How Do We Understand the Individual Differences in the Tendency to Rely on Contextual Information versus Facial Features?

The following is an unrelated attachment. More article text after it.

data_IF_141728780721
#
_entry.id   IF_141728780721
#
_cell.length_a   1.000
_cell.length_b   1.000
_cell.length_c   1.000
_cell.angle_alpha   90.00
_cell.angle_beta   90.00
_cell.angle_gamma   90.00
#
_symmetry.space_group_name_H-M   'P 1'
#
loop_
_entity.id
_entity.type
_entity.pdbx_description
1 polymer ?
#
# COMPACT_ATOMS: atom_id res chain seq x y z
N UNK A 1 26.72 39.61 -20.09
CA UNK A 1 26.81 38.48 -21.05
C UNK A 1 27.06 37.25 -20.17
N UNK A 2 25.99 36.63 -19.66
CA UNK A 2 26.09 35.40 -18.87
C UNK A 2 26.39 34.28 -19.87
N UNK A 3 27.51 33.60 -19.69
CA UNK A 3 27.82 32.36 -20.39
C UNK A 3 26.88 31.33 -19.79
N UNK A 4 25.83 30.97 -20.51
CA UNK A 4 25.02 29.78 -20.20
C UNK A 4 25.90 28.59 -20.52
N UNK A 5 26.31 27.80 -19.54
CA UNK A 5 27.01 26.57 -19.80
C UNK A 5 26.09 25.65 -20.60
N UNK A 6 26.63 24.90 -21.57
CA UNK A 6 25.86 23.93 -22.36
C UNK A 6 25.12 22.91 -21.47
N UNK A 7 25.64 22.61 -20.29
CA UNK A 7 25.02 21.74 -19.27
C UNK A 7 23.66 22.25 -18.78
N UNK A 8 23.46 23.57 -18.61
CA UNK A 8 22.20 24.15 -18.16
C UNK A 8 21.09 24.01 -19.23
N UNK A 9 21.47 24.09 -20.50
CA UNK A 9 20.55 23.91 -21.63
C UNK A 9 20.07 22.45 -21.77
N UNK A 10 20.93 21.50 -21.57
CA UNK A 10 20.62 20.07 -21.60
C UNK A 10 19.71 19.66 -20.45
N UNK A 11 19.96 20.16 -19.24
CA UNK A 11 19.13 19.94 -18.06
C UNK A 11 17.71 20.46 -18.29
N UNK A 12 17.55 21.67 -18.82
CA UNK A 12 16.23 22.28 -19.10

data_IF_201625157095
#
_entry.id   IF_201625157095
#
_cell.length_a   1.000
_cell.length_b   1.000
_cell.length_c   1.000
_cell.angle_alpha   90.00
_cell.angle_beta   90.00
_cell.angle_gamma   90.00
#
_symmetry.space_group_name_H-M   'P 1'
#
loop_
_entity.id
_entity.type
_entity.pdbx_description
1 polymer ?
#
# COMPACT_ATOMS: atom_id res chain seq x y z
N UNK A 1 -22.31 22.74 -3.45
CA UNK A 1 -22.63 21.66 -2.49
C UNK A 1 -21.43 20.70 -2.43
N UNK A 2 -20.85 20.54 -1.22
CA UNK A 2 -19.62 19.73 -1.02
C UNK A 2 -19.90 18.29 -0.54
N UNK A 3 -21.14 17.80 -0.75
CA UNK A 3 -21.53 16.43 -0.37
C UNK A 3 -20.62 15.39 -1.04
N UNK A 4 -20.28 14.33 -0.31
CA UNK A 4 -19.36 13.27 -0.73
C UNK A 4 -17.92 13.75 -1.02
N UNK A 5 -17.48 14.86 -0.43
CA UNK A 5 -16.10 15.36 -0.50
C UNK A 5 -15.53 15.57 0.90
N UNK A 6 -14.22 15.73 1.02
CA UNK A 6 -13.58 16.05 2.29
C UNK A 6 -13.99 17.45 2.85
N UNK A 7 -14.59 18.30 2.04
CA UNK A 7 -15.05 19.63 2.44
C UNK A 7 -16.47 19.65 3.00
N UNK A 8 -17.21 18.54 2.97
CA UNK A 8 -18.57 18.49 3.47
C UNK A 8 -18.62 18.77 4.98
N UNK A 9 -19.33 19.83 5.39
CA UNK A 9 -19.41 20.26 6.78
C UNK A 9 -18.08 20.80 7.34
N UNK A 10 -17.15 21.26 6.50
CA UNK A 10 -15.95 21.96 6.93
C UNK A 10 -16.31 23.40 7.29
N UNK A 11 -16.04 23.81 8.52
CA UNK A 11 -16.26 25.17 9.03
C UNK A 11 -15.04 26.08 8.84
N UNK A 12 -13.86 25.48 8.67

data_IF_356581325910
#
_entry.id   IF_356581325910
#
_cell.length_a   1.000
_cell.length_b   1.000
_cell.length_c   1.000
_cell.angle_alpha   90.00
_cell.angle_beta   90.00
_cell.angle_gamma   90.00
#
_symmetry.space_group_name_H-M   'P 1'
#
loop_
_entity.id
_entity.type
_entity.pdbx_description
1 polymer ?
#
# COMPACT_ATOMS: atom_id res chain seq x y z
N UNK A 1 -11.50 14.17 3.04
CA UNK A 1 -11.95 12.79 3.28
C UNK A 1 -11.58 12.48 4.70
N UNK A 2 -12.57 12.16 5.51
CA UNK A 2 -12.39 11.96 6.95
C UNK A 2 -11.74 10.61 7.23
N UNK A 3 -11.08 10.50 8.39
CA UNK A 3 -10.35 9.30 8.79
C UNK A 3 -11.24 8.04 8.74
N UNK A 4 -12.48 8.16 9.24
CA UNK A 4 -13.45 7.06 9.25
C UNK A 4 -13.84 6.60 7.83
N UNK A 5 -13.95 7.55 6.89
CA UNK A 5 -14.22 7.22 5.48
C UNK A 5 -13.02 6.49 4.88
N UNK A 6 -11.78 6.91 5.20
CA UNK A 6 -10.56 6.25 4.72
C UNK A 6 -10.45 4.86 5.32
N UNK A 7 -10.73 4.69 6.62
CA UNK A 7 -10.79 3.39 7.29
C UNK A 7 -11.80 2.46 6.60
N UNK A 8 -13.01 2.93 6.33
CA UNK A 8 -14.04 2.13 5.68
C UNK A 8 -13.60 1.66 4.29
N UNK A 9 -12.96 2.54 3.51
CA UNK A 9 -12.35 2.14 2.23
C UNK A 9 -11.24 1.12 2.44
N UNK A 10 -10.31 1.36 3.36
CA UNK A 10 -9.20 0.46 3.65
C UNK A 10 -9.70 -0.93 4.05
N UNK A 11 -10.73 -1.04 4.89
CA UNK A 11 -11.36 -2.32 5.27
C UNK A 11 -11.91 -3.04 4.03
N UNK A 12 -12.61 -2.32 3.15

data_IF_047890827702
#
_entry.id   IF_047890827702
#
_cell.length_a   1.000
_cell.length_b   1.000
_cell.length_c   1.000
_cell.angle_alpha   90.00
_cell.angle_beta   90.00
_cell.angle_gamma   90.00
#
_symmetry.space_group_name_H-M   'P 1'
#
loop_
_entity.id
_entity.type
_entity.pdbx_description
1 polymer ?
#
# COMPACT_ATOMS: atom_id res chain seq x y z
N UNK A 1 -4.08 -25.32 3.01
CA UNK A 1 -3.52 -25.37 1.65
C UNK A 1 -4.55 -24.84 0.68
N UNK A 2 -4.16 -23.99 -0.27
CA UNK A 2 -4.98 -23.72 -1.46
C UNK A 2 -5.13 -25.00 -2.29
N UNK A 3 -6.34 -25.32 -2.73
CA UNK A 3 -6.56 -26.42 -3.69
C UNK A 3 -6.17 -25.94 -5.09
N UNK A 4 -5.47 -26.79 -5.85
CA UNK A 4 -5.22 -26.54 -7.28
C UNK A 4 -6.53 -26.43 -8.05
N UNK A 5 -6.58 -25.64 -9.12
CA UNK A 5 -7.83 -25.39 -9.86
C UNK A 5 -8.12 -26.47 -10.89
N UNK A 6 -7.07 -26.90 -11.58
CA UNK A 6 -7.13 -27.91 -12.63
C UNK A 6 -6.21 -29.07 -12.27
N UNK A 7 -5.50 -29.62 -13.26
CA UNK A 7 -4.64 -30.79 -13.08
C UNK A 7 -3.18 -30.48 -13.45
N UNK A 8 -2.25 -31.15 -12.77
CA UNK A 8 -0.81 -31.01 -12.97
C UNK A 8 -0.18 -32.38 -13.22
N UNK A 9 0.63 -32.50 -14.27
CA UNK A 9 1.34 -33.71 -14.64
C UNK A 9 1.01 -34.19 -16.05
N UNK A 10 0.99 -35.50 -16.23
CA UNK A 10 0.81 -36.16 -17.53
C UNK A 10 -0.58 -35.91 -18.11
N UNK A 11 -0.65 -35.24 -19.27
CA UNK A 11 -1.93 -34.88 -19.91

When a surprised face is presented with an accompanying social context – as is always the case in real world situations – perceivers will have varying degrees of sensitivity towards top-down (i.e., contextual cues) and bottom-up (i.e., facial features) information, when making a decision about how positive or negative the face seems to be. Adapting a computational approach, a behavioral model that considers the individual differences in the sensitivity to these contexts and features was constructed on a subject-by-subject basis to explain how social information from multiple sources are integrated. This measure of sensitivity showed adequate reliability (ICC > 0.8) and trait-like psychometric properties, and was subsequently found to be associated with the strength of amygdala-PFC connectivity (Kim et al., in preparation). We are investigating how the individual differences in sensitivity may be represented as distributed patterns of brain activity.